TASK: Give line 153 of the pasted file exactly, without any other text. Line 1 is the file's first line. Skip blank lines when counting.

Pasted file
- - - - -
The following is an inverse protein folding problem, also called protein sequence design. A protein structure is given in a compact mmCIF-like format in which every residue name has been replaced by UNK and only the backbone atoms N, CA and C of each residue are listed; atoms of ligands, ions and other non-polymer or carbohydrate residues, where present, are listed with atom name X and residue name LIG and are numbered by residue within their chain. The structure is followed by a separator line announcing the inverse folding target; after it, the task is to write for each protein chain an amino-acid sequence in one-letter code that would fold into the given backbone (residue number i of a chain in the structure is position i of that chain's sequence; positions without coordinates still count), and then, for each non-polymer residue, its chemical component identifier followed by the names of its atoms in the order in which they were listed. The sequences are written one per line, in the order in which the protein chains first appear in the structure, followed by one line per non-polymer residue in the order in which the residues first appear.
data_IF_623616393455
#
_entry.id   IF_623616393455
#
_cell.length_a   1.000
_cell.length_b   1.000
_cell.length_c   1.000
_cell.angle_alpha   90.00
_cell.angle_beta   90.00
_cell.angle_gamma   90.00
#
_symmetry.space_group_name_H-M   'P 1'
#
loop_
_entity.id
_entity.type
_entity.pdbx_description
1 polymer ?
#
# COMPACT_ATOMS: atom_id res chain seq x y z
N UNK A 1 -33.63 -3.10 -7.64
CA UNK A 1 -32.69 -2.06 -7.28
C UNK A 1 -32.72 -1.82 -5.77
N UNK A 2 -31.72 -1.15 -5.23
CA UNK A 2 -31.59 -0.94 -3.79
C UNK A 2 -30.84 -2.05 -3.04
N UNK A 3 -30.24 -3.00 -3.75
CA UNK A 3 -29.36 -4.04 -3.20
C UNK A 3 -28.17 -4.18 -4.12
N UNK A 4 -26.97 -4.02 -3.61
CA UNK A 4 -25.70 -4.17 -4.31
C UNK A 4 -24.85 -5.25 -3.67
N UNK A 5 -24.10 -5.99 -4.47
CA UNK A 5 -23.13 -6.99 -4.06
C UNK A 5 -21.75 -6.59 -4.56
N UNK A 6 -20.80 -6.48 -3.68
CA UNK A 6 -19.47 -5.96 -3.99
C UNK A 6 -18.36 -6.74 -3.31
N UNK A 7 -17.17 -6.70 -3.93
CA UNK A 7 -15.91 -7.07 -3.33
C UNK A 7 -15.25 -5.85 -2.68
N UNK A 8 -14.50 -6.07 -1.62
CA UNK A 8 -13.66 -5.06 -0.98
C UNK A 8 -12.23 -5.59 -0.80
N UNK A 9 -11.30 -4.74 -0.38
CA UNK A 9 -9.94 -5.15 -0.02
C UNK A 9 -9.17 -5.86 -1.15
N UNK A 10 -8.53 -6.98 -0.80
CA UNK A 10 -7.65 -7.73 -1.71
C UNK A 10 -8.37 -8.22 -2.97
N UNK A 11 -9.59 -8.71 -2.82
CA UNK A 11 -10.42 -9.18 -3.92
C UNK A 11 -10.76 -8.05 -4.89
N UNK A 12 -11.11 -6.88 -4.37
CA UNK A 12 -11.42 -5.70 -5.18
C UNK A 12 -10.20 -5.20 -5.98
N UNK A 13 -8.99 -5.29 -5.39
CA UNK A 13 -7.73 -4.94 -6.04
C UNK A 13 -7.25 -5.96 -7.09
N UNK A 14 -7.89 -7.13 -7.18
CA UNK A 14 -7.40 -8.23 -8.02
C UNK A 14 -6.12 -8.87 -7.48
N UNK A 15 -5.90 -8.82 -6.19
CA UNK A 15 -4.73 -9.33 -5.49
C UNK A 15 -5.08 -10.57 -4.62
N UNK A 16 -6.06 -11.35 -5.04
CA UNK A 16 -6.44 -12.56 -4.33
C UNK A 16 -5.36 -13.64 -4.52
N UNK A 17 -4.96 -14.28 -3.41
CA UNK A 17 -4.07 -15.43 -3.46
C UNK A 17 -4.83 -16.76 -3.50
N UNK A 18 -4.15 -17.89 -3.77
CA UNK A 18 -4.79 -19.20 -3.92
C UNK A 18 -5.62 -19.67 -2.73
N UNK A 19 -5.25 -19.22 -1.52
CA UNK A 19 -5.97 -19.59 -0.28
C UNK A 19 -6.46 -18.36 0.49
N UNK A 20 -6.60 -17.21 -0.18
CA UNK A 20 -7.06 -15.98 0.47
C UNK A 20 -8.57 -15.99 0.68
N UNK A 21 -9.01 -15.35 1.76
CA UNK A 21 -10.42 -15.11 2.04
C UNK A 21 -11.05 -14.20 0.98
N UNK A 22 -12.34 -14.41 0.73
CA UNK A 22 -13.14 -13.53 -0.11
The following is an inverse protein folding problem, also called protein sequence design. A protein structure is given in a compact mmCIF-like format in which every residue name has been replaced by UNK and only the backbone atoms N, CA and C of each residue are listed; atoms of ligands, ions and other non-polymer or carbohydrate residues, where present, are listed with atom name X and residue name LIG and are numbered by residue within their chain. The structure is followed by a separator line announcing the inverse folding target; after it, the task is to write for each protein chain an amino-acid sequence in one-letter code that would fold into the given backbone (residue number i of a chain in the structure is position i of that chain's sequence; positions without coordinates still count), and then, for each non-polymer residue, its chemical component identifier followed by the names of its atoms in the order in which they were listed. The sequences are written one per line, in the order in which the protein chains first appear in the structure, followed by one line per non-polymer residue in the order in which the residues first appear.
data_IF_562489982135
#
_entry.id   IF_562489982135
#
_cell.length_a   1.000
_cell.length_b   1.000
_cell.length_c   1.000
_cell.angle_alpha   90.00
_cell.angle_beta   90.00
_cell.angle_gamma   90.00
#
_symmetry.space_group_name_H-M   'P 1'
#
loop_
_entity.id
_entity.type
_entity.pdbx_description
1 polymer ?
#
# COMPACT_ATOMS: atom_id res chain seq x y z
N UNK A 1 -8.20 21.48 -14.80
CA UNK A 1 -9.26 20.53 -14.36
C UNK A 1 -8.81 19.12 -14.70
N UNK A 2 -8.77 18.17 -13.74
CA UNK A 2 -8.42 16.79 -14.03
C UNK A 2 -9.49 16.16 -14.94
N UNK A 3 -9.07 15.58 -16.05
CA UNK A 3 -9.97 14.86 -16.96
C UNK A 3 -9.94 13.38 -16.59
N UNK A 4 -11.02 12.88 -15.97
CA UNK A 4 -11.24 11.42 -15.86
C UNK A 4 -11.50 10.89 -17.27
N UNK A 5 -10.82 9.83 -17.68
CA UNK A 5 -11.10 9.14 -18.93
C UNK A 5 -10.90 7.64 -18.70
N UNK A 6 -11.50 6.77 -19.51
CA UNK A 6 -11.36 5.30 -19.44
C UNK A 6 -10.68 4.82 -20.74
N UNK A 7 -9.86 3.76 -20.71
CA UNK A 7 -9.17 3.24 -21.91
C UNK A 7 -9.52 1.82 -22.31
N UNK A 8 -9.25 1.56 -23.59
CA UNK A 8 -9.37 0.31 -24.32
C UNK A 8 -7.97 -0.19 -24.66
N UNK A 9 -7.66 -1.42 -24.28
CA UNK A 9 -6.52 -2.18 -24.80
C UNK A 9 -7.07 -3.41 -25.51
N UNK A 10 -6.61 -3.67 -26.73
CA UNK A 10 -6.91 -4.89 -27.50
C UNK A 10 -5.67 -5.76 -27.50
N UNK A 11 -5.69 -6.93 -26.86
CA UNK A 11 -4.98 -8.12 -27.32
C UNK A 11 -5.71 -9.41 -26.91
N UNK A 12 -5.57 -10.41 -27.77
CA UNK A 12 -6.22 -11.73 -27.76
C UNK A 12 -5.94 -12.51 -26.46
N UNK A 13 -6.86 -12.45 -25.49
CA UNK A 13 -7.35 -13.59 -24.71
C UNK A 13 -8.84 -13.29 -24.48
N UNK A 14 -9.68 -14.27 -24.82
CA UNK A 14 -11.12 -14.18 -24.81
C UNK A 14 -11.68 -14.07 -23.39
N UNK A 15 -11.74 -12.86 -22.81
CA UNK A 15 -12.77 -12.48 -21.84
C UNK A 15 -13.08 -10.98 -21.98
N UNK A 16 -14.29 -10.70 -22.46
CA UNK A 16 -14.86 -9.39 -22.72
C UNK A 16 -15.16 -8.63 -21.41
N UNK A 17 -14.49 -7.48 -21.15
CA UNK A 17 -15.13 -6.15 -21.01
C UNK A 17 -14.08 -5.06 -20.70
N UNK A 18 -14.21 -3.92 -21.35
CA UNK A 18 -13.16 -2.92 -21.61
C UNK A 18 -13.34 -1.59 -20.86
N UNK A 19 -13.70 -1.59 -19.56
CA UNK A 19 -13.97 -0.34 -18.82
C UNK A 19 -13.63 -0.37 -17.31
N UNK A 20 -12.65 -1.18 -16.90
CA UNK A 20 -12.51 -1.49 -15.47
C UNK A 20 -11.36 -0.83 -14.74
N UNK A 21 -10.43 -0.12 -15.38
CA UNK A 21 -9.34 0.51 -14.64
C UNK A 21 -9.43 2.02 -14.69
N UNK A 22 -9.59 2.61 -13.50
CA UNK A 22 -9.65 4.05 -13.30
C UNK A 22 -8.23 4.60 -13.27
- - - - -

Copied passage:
N UNK A 16 -14.29 -10.70 -22.46